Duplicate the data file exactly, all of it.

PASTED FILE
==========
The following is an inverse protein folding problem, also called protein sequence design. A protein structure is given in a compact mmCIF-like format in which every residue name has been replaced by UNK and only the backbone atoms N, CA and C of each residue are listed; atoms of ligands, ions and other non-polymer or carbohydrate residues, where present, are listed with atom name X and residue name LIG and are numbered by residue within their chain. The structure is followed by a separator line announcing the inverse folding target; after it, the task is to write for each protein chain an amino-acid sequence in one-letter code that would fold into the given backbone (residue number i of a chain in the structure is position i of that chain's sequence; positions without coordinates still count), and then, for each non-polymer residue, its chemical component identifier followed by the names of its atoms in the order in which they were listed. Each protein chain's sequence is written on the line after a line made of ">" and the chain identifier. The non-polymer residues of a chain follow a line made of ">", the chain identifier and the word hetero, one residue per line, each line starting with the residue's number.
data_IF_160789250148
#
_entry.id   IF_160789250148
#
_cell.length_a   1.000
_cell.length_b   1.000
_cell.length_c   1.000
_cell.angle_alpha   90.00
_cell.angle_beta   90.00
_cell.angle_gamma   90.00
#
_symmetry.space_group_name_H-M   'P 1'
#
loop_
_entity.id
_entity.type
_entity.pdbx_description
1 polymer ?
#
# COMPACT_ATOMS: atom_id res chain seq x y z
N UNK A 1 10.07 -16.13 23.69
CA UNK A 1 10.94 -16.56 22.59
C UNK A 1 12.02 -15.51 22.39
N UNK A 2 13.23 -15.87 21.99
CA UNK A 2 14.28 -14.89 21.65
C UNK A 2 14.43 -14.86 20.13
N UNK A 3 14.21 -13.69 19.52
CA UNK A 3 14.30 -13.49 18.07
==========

The following is an inverse protein folding problem, also called protein sequence design. A protein structure is given in a compact mmCIF-like format in which every residue name has been replaced by UNK and only the backbone atoms N, CA and C of each residue are listed; atoms of ligands, ions and other non-polymer or carbohydrate residues, where present, are listed with atom name X and residue name LIG and are numbered by residue within their chain. The structure is followed by a separator line announcing the inverse folding target; after it, the task is to write for each protein chain an amino-acid sequence in one-letter code that would fold into the given backbone (residue number i of a chain in the structure is position i of that chain's sequence; positions without coordinates still count), and then, for each non-polymer residue, its chemical component identifier followed by the names of its atoms in the order in which they were listed. Each protein chain's sequence is written on the line after a line made of ">" and the chain identifier. The non-polymer residues of a chain follow a line made of ">", the chain identifier and the word hetero, one residue per line, each line starting with the residue's number.
data_IF_160789250148
#
_entry.id   IF_160789250148
#
_cell.length_a   1.000
_cell.length_b   1.000
_cell.length_c   1.000
_cell.angle_alpha   90.00
_cell.angle_beta   90.00
_cell.angle_gamma   90.00
#
_symmetry.space_group_name_H-M   'P 1'
#
loop_
_entity.id
_entity.type
_entity.pdbx_description
1 polymer ?
#
# COMPACT_ATOMS: atom_id res chain seq x y z
N UNK A 1 10.07 -16.13 23.69
CA UNK A 1 10.94 -16.56 22.59
C UNK A 1 12.02 -15.51 22.39
N UNK A 2 13.23 -15.87 21.99
CA UNK A 2 14.28 -14.89 21.65
C UNK A 2 14.43 -14.86 20.13
N UNK A 3 14.21 -13.69 19.52
CA UNK A 3 14.30 -13.49 18.07